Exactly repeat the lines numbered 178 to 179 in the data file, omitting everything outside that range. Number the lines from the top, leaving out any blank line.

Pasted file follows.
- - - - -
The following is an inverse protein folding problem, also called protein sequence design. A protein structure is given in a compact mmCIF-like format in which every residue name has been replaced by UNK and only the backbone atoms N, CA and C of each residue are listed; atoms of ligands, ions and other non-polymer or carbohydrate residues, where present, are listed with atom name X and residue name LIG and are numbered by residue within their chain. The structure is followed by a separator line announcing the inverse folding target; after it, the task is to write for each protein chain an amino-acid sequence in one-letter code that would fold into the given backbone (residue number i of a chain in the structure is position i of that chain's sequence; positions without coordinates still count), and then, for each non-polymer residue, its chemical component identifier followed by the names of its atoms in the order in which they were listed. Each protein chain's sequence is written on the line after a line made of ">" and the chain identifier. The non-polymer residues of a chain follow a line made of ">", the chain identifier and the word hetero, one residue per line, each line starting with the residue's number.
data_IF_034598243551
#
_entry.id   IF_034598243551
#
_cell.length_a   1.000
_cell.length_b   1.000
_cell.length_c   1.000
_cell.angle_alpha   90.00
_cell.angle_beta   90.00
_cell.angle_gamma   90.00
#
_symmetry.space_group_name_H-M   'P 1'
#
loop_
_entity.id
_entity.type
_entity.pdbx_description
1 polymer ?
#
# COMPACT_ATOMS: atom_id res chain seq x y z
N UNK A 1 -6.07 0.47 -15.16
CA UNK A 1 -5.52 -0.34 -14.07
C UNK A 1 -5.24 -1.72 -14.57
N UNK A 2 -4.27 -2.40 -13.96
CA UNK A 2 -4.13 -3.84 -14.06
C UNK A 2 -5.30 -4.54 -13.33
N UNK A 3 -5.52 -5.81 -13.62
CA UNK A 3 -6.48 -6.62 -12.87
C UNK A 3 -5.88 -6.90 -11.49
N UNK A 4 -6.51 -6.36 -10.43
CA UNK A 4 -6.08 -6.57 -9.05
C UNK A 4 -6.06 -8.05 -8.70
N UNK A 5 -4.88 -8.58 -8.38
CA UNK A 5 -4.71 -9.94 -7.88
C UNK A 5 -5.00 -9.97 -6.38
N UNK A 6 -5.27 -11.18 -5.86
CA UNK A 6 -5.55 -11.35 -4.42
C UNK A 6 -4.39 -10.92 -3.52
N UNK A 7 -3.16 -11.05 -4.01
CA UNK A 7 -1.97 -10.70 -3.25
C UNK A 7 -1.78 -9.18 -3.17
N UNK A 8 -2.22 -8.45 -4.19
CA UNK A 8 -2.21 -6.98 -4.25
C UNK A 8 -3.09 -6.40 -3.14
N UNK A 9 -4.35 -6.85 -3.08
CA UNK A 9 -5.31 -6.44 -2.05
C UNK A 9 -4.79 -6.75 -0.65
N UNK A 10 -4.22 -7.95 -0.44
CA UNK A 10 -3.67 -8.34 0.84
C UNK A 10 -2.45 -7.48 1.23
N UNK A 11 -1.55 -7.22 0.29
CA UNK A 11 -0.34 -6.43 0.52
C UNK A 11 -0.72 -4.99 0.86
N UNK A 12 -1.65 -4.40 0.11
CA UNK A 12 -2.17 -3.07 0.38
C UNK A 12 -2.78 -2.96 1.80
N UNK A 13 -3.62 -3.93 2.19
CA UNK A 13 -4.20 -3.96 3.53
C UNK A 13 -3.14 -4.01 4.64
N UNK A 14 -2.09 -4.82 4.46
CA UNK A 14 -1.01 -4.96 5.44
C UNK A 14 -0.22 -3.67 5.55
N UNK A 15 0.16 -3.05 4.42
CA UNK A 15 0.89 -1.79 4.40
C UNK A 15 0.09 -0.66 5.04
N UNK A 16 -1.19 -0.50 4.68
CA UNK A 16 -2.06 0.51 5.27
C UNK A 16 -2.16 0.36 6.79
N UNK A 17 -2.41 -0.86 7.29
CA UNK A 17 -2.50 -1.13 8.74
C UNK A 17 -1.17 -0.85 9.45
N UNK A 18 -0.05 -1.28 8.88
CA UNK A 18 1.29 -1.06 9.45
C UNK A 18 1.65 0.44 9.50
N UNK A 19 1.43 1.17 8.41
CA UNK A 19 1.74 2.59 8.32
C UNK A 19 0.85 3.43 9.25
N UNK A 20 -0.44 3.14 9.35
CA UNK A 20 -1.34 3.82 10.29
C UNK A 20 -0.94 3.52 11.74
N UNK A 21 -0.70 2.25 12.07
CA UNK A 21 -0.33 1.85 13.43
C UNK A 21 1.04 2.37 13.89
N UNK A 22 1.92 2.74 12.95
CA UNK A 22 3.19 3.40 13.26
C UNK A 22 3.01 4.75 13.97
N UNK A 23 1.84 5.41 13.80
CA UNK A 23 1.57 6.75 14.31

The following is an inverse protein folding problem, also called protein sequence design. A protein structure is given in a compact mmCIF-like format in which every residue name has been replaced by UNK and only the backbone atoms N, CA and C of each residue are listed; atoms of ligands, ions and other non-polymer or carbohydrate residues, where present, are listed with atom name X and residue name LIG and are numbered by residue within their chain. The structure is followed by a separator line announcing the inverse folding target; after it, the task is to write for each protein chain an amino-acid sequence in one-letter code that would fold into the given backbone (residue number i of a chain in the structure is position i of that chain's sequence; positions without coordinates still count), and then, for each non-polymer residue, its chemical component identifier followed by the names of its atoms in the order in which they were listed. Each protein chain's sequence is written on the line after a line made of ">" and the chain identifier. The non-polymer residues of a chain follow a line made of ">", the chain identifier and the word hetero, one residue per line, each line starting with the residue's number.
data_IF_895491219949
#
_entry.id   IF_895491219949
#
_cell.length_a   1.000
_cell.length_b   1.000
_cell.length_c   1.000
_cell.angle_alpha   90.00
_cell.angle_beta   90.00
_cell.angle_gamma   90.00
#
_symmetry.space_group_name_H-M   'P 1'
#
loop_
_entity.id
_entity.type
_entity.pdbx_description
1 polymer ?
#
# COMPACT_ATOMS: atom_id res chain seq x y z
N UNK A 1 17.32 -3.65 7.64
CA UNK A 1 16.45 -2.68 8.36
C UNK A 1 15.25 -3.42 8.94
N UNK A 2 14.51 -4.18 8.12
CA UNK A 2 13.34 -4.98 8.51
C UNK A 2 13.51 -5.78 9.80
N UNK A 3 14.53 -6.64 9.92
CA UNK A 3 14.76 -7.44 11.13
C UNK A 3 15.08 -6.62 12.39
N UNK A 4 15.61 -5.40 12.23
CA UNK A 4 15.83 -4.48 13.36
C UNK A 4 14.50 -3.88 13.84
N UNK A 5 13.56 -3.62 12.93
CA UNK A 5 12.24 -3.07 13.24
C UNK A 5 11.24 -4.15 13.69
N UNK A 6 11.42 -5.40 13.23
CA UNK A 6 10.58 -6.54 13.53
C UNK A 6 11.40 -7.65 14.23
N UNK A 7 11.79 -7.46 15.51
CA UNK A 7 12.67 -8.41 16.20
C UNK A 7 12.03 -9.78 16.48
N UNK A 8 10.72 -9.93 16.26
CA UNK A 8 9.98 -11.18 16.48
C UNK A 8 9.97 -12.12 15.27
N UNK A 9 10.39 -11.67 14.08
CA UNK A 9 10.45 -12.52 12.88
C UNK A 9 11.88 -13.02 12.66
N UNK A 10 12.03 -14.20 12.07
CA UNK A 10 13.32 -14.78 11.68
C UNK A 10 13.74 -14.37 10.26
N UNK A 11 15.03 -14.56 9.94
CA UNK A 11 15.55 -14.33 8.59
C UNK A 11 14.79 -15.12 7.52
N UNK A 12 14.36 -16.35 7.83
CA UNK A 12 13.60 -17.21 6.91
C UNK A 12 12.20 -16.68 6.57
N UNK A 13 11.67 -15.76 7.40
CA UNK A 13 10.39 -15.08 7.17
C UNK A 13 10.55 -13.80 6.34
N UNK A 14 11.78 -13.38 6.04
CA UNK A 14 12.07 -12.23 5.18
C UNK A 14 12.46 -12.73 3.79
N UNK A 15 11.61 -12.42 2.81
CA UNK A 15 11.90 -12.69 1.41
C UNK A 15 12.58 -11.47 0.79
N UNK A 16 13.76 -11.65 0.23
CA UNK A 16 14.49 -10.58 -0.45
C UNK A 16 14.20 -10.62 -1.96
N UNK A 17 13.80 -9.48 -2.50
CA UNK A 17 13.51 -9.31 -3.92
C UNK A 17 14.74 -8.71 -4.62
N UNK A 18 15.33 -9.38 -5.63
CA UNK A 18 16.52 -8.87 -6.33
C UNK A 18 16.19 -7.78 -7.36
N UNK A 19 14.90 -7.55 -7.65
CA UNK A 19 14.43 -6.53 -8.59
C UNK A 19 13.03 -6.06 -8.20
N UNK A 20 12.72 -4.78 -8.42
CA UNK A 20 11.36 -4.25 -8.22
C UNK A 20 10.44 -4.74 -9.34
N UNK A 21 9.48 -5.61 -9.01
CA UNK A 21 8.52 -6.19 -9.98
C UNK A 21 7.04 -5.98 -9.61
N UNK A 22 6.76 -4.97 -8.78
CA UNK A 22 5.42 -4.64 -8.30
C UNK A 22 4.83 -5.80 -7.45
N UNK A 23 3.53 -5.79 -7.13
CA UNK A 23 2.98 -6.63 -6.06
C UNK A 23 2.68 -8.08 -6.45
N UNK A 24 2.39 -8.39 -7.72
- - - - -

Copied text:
CA UNK A 23 2.98 -6.63 -6.06
C UNK A 23 2.68 -8.08 -6.45